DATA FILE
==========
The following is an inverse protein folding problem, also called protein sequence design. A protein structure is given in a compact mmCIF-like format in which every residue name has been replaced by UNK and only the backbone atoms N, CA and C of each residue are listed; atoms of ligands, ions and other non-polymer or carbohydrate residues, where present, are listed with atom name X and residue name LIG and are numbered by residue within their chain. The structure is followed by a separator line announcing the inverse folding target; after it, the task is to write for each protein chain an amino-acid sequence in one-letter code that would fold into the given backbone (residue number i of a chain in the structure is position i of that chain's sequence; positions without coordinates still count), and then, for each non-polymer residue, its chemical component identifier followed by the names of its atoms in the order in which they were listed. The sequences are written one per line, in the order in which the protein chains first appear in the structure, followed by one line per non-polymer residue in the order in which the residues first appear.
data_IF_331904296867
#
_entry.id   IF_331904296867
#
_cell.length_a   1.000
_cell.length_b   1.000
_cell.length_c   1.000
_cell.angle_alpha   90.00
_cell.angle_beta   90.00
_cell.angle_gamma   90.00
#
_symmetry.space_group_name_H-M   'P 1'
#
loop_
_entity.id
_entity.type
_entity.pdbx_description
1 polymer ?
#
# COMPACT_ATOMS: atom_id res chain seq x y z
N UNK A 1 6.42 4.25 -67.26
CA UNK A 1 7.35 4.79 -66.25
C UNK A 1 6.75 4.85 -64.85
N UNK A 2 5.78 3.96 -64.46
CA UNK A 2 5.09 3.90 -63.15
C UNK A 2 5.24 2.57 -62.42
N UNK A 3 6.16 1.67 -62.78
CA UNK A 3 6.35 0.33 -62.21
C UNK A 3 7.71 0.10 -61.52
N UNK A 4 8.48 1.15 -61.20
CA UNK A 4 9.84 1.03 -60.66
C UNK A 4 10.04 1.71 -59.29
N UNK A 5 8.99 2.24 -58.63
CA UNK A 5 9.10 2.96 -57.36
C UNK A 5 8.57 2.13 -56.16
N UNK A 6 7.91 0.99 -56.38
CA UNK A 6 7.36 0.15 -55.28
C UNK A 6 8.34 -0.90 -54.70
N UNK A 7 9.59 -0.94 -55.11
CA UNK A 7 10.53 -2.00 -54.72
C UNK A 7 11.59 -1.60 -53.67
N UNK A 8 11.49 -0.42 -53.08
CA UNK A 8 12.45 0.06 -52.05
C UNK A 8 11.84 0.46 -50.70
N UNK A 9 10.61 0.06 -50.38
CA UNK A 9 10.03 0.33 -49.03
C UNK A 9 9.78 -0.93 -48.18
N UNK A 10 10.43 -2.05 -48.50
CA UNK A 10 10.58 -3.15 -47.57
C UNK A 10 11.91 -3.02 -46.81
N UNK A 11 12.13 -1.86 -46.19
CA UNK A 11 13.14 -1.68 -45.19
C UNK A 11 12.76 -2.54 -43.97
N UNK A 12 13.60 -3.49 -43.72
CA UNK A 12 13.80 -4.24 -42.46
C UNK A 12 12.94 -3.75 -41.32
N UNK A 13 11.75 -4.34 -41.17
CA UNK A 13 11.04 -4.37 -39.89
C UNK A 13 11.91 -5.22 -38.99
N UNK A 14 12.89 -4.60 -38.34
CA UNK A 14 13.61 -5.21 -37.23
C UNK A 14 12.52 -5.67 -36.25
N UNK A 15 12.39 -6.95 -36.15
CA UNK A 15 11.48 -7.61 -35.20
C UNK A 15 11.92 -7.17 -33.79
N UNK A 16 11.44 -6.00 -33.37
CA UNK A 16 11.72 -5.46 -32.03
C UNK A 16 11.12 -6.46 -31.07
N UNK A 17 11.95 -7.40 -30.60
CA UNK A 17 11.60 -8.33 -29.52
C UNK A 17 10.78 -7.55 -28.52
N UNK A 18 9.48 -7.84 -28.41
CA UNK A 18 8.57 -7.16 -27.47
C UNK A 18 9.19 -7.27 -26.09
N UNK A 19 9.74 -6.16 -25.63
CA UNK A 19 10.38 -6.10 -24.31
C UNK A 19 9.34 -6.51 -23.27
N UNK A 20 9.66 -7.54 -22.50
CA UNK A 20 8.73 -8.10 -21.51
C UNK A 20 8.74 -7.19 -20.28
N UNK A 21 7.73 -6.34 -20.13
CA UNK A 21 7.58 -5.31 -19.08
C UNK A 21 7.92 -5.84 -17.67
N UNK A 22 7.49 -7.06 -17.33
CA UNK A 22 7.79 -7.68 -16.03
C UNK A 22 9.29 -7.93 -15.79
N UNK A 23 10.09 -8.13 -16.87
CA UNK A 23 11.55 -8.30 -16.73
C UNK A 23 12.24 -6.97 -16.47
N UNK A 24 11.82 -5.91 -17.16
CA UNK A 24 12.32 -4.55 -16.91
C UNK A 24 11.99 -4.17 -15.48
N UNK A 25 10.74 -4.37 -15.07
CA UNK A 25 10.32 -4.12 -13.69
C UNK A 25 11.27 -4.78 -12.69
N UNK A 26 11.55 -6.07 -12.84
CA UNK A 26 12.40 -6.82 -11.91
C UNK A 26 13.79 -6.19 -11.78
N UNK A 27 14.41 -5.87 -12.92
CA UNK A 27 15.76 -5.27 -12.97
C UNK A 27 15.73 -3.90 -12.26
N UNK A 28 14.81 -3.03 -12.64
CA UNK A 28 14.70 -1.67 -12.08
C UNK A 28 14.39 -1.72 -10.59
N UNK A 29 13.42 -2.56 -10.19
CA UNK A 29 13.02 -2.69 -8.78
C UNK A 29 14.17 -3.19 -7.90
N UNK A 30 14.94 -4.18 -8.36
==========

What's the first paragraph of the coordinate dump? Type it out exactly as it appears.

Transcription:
The following is an inverse protein folding problem, also called protein sequence design. A protein structure is given in a compact mmCIF-like format in which every residue name has been replaced by UNK and only the backbone atoms N, CA and C of each residue are listed; atoms of ligands, ions and other non-polymer or carbohydrate residues, where present, are listed with atom name X and residue name LIG and are numbered by residue within their chain. The structure is followed by a separator line announcing the inverse folding target; after it, the task is to write for each protein chain an amino-acid sequence in one-letter code that would fold into the given backbone (residue number i of a chain in the structure is position i of that chain's sequence; positions without coordinates still count), and then, for each non-polymer residue, its chemical component identifier followed by the names of its atoms in the order in which they were listed. The sequences are written one per line, in the order in which the protein chains first appear in the structure, followed by one line per non-polymer residue in the order in which the residues first appear.